Self-esteem key to not letting the job get in the way of your relationship

Study results reported in Personality and Social Psychology Bulletin

Do we feel accepted by our partners no matter how good or bad our professional life is going? Do we see our spouses as loving us for better or worse? These questions are explored in a recent study included in the July issue of SAGE's Personality and Social Psychology Bulletin, an official publication of the Society for Personality and Social Psychology, published by SAGE Publications.

The article, "For better or worse? Self-esteem and the contingencies of acceptance in marriage" presented research led by Sandra Murray of the University at Buffalo. The study, funded by the National Science Foundation and the National Institute of Mental Health, was culled from the daily diaries of over 150 married couples. It concluded that people with low self-esteem incorrectly perceived their partner's acceptance and love to be contingent on their professional accomplishments.

To help to unravel the mysteries of relationships as they naturally occur in real life, husbands and wives reported on their professional successes and failures while also reporting on the degree to which they felt accepted and loved by their partner. Self-esteem was found to be a key indicator of how people perceived their partner's approval and support. Men and women with low self-esteem felt that their partner's love was contingent on their daily professional successes--they felt more loved on days when they were more successful. Low self-esteem women also felt less accepted and loved by their partners on days when they failed at work or school. In contrast, men and women with high self-esteem perceived their partner's love as unconditional. In fact, high self-esteem women even tended to feel more loved on days when they reported failing at work.

The findings also suggested the importance of teaching people with low self-esteem how events in their own lives may, unreasonably, spill over into their marriages, causing them to see their spouses more negatively than is justified. Go to http://psp.sagepub.com/cgi/reprint/32/7/866 to access the article in the July issue of Personality and Social Psychology Bulletin at no charge for a limited time. To contact the researchers, please email Sandra L. Murray at smurray@buffalo.edu.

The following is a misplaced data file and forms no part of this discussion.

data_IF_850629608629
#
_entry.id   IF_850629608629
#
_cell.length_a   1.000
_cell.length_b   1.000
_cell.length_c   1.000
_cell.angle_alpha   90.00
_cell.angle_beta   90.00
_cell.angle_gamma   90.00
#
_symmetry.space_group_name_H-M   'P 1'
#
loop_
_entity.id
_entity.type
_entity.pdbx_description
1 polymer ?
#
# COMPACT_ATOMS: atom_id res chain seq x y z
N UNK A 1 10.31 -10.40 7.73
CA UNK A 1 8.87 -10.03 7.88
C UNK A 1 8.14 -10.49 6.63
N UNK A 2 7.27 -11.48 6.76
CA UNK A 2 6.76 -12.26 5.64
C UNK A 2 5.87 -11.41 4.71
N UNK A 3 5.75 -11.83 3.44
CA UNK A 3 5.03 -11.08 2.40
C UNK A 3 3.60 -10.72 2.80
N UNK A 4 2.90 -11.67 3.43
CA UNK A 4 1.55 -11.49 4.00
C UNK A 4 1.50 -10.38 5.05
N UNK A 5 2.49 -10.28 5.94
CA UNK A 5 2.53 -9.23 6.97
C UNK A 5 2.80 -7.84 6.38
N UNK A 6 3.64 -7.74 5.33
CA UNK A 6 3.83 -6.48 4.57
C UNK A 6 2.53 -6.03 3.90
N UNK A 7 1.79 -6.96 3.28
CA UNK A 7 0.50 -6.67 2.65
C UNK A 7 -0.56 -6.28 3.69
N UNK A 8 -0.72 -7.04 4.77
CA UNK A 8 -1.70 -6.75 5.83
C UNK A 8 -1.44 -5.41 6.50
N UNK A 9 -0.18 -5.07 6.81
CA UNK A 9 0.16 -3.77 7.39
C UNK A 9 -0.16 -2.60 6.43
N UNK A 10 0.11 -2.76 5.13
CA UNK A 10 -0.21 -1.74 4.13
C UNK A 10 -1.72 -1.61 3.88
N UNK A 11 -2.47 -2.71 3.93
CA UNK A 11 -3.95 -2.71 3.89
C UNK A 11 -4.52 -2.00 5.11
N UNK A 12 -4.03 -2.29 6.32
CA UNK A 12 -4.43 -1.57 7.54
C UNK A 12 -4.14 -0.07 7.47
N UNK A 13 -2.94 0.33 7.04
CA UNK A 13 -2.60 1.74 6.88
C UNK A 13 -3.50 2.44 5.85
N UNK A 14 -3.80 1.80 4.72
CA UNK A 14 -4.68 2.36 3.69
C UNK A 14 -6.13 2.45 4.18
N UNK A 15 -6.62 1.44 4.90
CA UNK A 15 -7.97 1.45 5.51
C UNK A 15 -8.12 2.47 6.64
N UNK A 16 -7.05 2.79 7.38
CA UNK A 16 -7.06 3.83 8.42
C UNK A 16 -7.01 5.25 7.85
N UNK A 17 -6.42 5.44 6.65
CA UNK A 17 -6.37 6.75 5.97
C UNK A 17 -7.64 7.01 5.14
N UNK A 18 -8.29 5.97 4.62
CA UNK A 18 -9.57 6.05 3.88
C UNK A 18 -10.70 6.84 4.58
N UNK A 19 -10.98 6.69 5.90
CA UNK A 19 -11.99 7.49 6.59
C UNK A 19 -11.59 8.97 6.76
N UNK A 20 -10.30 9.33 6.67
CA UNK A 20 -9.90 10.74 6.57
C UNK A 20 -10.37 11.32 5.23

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About Personality and Social Psychology Bulletin
For over 30 years, the official monthly journal of the Society for Personality and Social Psychology (SPSP), Personality and Social Psychology Bulletin (PSPB) has provided an international forum for the rapid dissemination of original empirical papers in all areas of personality and social psychology. SPSP counts more than 4,500 researchers, educators, and students in its membership worldwide. To contact the Executive Officer of SPSP, please phone David Dunning at (607) 255-6391, or email at spsp@cornell.edu. www.spsp.org

About SAGE
SAGE Publications is a leading international publisher of journals, books, and electronic media for academic, educational, and professional markets. Since 1965, SAGE has helped inform and educate a global community of scholars, practitioners, researchers, and students spanning a wide range of subject areas including business, humanities, social sciences, and science, technology and medicine. SAGE Publications, a privately owned corporation, has principal offices in Thousand Oaks, California, London, United Kingdom, and New Delhi, India. www.sagepublications.com


Last reviewed: By John M. Grohol, Psy.D. on 21 Feb 2009
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